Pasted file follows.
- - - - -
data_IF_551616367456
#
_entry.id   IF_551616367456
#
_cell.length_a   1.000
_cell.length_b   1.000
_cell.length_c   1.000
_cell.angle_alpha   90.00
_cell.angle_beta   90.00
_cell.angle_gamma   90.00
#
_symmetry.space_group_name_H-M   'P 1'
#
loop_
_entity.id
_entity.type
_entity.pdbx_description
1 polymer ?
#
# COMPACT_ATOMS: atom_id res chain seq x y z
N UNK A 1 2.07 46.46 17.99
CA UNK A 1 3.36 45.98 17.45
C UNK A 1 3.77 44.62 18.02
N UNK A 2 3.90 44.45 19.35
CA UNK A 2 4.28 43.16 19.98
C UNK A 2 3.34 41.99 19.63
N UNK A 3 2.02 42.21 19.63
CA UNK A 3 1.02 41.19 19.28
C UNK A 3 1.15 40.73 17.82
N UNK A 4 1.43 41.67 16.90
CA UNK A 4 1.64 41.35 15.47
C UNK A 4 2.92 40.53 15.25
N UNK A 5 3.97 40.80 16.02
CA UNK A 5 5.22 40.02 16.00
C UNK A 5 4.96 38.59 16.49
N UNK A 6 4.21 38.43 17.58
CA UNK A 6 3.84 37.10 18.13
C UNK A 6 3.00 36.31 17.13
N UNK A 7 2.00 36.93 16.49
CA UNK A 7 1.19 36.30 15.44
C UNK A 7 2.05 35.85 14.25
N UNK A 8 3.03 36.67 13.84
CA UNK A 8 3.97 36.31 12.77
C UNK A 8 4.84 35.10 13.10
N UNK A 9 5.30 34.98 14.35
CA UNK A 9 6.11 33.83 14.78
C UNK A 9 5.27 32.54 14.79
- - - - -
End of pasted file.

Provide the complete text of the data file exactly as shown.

data_IF_551616367456
#
_entry.id   IF_551616367456
#
_cell.length_a   1.000
_cell.length_b   1.000
_cell.length_c   1.000
_cell.angle_alpha   90.00
_cell.angle_beta   90.00
_cell.angle_gamma   90.00
#
_symmetry.space_group_name_H-M   'P 1'
#
loop_
_entity.id
_entity.type
_entity.pdbx_description
1 polymer ?
#
# COMPACT_ATOMS: atom_id res chain seq x y z
N UNK A 1 2.07 46.46 17.99
CA UNK A 1 3.36 45.98 17.45
C UNK A 1 3.77 44.62 18.02
N UNK A 2 3.90 44.45 19.35
CA UNK A 2 4.28 43.16 19.98
C UNK A 2 3.34 41.99 19.63
N UNK A 3 2.02 42.21 19.63
CA UNK A 3 1.02 41.19 19.28
C UNK A 3 1.15 40.73 17.82
N UNK A 4 1.43 41.67 16.90
CA UNK A 4 1.64 41.35 15.47
C UNK A 4 2.92 40.53 15.25
N UNK A 5 3.97 40.80 16.02
CA UNK A 5 5.22 40.02 16.00
C UNK A 5 4.96 38.59 16.49
N UNK A 6 4.21 38.43 17.58
CA UNK A 6 3.84 37.10 18.13
C UNK A 6 3.00 36.31 17.13
N UNK A 7 2.00 36.93 16.49
CA UNK A 7 1.19 36.30 15.44
C UNK A 7 2.05 35.85 14.25
N UNK A 8 3.03 36.67 13.84
CA UNK A 8 3.97 36.31 12.77
C UNK A 8 4.84 35.10 13.10
N UNK A 9 5.30 34.98 14.35
CA UNK A 9 6.11 33.83 14.78
C UNK A 9 5.27 32.54 14.79